For this recipe, you can make tom kha gai or tom kha goong. Gai means chicken and goong means shrimp. Some of these ingredients may be difficult for Westerners to find fresh (like galangal and lime leaves) unless you go to an Asian grocery store. If your local supermarket has an international section, you may be able to find these items preserved in jars. Just don’t buy them pickled! Continue reading →
The best coffee of my life! I wanted to savor it forever.
The best iced coffee I have ever had was in Pakse, Laos. Surprised? I was too, but southern Laos’ Bolaven Plateau produces high quality coffee beans (you can thank French colonization for that). The local cafes know how to brew it well, so every cup Mike and I had was absolutely brilliant. Southeast Asia’s coffee culture made the region home to our most memorable cups of joe, particularly those cranked out by Singapore, Malaysia and Vietnam. We fell so in love with Vietnamese coffee that we left clothes behind so we could stock our backpacks full of Vietnamese coffee filters and Trung Nguyen beans. Hardcore, right?
Brewing and serving techniques varied widely, and it was quite interesting to learn about the variations as well as the history of coffee within each culture. We didn’t set out on this trip excited to taste coffee around the world, though. Quite the opposite, we viewed it as a beercation of sorts, where we’d have the opportunity to try beer we can’t find at home (and did, but that’s another post). However, it’s worth it to note that Mike and I really enjoy coffee. Not just because the burst of energy it provides or the way it makes my hands shake when I consume too much caffeine. We both love to savor the rich, bold taste of a freshly brewed cup of coffee.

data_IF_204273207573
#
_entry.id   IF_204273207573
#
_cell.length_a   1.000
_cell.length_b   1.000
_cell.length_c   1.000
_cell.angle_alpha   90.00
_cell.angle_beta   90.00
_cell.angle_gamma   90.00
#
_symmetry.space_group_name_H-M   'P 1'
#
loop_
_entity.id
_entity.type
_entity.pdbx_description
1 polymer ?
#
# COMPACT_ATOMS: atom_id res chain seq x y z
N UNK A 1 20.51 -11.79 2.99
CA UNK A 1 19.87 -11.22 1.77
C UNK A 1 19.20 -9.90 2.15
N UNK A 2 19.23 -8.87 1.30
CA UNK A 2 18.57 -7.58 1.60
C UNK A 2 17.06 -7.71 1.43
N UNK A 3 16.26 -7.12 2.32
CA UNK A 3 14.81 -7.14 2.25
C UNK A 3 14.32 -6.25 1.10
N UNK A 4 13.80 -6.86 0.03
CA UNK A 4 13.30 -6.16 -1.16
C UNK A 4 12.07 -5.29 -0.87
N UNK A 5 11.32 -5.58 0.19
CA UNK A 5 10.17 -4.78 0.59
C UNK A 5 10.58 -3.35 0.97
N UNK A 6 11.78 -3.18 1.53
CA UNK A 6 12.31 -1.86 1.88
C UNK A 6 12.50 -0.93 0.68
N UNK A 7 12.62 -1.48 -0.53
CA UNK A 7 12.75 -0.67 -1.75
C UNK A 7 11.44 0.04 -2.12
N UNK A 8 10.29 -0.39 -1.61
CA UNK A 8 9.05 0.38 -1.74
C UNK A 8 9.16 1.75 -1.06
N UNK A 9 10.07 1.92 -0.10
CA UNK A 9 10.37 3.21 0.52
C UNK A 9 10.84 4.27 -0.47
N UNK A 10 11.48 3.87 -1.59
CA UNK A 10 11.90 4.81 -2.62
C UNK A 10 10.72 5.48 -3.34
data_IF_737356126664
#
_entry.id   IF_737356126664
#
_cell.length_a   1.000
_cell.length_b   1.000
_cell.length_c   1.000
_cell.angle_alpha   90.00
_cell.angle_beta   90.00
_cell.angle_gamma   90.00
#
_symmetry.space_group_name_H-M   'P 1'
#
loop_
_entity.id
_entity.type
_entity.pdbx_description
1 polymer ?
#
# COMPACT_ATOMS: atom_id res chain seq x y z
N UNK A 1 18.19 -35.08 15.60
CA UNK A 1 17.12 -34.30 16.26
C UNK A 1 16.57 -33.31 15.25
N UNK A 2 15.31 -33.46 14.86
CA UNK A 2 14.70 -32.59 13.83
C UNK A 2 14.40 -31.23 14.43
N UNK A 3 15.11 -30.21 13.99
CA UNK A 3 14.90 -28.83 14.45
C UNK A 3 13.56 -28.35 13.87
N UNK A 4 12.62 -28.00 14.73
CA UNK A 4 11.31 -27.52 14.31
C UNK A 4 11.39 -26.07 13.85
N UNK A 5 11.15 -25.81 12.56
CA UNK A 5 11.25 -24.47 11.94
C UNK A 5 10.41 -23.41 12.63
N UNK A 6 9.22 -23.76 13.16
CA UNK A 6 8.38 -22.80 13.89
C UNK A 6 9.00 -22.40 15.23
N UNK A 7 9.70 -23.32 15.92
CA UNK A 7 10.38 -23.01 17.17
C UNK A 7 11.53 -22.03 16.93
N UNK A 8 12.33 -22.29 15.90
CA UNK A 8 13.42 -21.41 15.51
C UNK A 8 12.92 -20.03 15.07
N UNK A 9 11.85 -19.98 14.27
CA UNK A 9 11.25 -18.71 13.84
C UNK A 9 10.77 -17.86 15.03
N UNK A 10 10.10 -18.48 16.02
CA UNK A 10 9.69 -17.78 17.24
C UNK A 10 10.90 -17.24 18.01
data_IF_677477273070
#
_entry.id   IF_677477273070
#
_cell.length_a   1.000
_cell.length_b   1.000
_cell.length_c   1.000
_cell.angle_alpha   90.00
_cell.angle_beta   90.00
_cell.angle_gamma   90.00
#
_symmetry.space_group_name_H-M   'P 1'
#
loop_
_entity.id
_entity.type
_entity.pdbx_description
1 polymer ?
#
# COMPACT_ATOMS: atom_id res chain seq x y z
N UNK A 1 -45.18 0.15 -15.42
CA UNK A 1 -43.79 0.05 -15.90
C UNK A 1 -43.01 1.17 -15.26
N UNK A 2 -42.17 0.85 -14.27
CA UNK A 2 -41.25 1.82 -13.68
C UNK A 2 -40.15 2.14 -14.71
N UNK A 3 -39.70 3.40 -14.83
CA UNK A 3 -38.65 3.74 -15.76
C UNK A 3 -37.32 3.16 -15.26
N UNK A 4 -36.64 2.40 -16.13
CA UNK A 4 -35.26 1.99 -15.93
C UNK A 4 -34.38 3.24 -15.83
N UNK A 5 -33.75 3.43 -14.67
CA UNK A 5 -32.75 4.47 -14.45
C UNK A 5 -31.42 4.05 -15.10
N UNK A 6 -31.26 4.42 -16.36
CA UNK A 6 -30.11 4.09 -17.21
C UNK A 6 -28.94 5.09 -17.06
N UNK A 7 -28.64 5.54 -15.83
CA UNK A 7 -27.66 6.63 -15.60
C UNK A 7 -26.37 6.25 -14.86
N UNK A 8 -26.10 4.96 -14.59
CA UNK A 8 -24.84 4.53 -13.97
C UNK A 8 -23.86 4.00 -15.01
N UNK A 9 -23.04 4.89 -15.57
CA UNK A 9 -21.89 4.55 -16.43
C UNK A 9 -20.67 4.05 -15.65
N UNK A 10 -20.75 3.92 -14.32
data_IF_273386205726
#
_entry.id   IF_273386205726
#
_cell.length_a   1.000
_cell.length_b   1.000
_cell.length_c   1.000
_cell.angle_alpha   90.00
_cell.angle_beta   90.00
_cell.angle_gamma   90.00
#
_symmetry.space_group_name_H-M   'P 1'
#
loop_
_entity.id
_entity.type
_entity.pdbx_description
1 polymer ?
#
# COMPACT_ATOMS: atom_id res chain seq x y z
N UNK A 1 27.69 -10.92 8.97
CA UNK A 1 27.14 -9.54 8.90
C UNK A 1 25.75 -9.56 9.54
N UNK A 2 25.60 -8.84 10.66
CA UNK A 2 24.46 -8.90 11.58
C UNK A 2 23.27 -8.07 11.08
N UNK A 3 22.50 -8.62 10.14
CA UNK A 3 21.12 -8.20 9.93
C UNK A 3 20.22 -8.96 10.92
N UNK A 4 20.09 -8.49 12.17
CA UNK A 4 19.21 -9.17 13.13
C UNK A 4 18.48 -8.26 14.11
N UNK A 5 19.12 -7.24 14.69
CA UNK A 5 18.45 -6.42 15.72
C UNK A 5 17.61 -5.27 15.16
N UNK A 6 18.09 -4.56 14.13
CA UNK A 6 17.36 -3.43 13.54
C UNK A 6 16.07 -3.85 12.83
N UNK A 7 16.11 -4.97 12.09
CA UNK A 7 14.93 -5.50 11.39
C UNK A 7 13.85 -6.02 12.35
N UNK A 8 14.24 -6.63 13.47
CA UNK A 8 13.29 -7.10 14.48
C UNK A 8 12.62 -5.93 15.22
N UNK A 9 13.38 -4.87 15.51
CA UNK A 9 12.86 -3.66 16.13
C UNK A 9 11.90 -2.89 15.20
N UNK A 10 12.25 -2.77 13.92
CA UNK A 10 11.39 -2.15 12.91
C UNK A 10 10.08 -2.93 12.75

We didn’t encounter Starbucks everywhere we went during our 14-month RTW trip, so it was up to the mom-and-pop cafes to impress us with their local techniques. And impress us they did! Except in the case of a few countries that enjoy tea so much they neglect all things coffee and instead rely on Nescafe instant (Boo!). You’ll probably have a few “ah-ha!” moments as you read through the country list below, and hopefully you’ll learn a thing or two even though this isn’t meant to be a fact-heavy post.